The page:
Near the beginning of the film, a number of protestors, including Dr. King, are jailed for trying to enter the courthouse through the front door. I immediately thought of the members of We Are Seneca Lake and their supporters, who have been barred from entering the court room and the town hall in Reading, forced to stand out in the frigid cold, not even able to wait in heated cars because the police have banned parking near the court. Non-violent civil disobedience to keep Crestwood from expanding fossil fuel storage in the salt caverns near the drinking water supply of 100,000 people has turned into over 180 arrests with hearings by a judge who refuses to recuse himself despite industry ties and who is violating the legal rights of the defendants.
There are many tactical/political conflicts in the film. What should be handled by federal, state, or local governments? When is the right time for a march or civil disobedience or legislation? When is the right time to bring in allies? What is the relationship between faith values and government? Who makes the final decision on strategy? These factors and others have been playing out for me over the last several years in our fight against high volume hydrofracking in New York State. While I am not in a leadership position, I have interacted with many different organizations and leaders with differing opinions on the right way to proceed. Should we work for a continued delay or a ban? Legislative action or executive/regulatory action? Work on local bans or just on the state level? Argue on scientific grounds, environmental grounds, economic grounds, or moral grounds? I admit that my own approach was to throw everything I could at the problem, changing tack depending on the circumstance.
While we were thrilled but stunned by the Dec. 17 announcement of an impending state-wide ban , we still have a lot of work to do on infrastructure and waste disposal projects in the state, continuing work to keep the ban in place, accelerating our roll-out of renewable energy and efficiency projects, and helping our allies to stop unconventional fossil fuel production in their states, too.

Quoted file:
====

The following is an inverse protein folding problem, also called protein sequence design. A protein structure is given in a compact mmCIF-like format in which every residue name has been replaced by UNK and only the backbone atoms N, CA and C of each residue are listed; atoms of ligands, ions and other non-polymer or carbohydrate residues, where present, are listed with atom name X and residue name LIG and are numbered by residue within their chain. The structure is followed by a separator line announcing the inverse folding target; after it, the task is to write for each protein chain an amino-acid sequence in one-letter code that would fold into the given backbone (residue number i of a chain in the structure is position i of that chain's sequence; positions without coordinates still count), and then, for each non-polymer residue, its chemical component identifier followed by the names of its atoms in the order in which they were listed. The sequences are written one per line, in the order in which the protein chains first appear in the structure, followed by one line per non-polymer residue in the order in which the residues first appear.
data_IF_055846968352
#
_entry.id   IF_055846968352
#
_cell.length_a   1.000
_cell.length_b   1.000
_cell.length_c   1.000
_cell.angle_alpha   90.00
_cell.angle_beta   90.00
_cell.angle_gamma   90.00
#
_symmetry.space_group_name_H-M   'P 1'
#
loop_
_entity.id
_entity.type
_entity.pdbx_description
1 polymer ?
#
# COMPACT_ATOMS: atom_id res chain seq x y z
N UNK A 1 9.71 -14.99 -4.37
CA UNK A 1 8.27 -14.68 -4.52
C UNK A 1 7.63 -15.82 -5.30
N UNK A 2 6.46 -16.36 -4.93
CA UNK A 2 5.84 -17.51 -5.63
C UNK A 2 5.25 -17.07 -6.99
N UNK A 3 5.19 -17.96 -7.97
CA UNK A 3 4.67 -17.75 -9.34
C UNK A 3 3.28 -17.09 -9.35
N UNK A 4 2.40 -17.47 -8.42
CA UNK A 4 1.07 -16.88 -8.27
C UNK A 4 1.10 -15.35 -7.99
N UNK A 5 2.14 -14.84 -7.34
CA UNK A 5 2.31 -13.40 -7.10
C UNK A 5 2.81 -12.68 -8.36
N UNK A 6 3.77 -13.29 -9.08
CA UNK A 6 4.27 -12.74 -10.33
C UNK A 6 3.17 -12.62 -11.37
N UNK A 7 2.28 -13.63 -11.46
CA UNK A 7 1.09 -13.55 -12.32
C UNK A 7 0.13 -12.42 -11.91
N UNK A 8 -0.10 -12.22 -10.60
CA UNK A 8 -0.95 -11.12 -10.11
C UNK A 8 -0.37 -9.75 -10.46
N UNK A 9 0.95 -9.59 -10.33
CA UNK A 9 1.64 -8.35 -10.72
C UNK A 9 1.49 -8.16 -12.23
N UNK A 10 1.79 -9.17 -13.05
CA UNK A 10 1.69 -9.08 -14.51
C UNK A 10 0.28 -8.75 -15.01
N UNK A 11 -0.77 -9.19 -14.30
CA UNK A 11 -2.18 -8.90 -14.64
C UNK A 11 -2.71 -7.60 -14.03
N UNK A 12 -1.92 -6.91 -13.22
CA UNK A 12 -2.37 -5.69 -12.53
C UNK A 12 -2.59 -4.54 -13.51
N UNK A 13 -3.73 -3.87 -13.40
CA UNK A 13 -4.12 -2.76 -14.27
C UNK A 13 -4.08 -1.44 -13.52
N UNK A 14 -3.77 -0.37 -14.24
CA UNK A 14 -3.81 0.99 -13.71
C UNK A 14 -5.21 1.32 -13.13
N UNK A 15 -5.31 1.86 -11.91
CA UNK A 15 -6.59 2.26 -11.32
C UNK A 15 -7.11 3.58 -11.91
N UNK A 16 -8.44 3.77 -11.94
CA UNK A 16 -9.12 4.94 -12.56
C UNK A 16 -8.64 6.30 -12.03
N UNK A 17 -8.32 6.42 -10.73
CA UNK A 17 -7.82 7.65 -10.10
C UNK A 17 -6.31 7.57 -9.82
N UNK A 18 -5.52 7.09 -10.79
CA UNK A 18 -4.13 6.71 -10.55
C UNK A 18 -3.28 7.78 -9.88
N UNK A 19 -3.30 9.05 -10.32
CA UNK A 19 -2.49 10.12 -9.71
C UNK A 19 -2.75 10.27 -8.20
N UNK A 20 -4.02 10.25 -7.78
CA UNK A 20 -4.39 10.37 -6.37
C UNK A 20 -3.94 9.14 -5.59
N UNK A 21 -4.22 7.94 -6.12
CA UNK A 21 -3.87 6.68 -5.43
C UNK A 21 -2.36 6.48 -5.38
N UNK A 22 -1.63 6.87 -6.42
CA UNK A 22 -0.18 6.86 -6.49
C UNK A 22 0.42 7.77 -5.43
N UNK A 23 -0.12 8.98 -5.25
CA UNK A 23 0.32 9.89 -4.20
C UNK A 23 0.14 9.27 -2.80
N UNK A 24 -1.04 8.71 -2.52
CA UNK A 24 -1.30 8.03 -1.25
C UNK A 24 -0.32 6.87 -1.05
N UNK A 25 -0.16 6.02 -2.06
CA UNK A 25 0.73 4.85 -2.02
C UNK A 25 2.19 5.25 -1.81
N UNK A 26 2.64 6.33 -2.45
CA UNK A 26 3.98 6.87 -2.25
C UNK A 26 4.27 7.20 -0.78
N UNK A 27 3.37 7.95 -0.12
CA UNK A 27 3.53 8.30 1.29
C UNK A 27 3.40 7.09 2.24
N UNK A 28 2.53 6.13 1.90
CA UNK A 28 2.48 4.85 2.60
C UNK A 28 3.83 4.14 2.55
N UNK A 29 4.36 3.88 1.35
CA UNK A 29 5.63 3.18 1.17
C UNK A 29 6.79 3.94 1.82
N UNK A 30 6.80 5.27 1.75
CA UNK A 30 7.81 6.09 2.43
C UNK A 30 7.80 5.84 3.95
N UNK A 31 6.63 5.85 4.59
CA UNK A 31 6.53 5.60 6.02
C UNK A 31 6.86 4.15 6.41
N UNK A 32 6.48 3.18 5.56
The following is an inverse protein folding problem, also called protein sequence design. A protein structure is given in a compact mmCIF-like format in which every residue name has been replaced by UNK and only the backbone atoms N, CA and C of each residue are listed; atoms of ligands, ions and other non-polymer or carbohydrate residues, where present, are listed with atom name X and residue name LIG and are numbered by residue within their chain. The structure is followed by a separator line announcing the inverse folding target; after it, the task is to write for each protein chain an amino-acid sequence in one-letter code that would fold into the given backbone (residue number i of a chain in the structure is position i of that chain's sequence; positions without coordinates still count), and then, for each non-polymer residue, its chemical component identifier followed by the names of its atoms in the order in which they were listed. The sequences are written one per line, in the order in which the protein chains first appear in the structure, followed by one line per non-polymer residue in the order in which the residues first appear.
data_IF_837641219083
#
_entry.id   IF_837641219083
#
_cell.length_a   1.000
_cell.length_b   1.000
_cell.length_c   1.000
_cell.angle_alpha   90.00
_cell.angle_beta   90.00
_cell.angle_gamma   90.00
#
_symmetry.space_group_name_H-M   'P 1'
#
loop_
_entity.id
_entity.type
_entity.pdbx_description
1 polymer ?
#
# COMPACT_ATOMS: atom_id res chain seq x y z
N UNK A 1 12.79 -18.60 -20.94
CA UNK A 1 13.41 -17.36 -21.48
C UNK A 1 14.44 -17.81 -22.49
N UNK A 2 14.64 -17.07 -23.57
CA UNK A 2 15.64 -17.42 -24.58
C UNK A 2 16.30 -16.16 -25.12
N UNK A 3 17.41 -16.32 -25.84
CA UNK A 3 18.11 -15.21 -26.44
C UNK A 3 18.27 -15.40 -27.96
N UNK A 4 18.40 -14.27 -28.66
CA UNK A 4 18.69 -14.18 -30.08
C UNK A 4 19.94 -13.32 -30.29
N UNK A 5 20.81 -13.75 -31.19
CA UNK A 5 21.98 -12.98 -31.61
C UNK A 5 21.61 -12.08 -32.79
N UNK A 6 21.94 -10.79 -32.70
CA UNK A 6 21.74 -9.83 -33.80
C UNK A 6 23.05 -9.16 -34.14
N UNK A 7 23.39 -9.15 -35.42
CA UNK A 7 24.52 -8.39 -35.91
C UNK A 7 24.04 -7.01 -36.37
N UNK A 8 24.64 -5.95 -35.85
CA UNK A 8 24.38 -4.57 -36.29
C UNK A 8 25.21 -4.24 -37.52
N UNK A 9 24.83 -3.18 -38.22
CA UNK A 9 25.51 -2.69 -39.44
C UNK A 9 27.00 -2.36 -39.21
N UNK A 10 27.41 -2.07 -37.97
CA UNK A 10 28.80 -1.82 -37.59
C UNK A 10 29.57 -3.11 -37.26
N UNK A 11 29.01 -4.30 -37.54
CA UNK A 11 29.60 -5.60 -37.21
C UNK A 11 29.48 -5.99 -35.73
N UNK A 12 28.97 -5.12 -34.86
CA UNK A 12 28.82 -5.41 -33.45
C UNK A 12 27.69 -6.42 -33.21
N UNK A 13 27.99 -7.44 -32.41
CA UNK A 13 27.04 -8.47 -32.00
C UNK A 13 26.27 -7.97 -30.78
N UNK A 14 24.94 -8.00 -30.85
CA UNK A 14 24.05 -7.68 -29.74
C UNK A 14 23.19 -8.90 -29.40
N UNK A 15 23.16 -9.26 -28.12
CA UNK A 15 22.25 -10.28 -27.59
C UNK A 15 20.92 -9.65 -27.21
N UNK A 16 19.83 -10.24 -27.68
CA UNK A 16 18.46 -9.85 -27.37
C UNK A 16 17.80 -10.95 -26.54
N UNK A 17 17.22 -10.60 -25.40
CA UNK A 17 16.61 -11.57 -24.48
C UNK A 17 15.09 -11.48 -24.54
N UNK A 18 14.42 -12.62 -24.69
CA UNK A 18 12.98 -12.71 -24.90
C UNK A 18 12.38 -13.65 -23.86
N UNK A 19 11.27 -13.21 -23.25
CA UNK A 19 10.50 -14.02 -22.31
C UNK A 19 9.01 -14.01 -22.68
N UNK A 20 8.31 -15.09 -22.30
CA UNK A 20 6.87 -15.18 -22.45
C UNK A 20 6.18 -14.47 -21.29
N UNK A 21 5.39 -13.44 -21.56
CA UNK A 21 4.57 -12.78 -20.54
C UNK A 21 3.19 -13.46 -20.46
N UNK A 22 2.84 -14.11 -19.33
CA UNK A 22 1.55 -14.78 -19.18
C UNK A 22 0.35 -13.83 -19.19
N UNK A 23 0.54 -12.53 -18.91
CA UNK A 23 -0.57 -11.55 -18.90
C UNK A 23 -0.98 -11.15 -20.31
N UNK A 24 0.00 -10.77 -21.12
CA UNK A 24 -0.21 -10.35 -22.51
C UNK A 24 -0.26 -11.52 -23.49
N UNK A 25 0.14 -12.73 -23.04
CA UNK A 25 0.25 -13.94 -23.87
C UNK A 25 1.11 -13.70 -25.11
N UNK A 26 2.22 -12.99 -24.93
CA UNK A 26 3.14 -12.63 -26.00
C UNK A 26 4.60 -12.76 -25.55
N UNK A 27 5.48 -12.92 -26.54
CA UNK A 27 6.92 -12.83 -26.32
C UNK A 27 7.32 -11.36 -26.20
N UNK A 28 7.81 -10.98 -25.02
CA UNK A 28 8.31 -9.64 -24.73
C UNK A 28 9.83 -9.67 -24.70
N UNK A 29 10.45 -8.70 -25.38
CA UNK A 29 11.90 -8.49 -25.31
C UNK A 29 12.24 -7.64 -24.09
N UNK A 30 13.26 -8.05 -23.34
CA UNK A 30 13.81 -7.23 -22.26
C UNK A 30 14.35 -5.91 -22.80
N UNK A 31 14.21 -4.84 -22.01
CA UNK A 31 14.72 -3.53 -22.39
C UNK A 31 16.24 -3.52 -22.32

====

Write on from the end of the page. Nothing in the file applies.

As in Selma, any victory is only partial and leads to more work. Keep on keeping on.
5 thoughts on “Lessons from Selma, Ferguson, and Seneca Lake”
I admit I’m not a big follower of American politics or history, but it does seem the more things change, the more they stay the same. All the best to you, Joanne, in your efforts.
Thanks, Linda. I’m sure you have your hands full just keeping up with Canada!
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We do what we can, when we can. Every step makes a difference. Every effort matters. Thank you for the action you take and for this important post.
Thank you, JoAnne, for the reminder. Sometimes, it is easy to forget.
Reblogged this on Top of JC's Mind and commented:
This morning I watched coverage on the 50th anniversary of Bloody Sunday, the first attempt at the voting rights march in Selma, Alabama. I am re-blogging my post from January after I saw the film “Selma” which draws together the story of the march with recent events.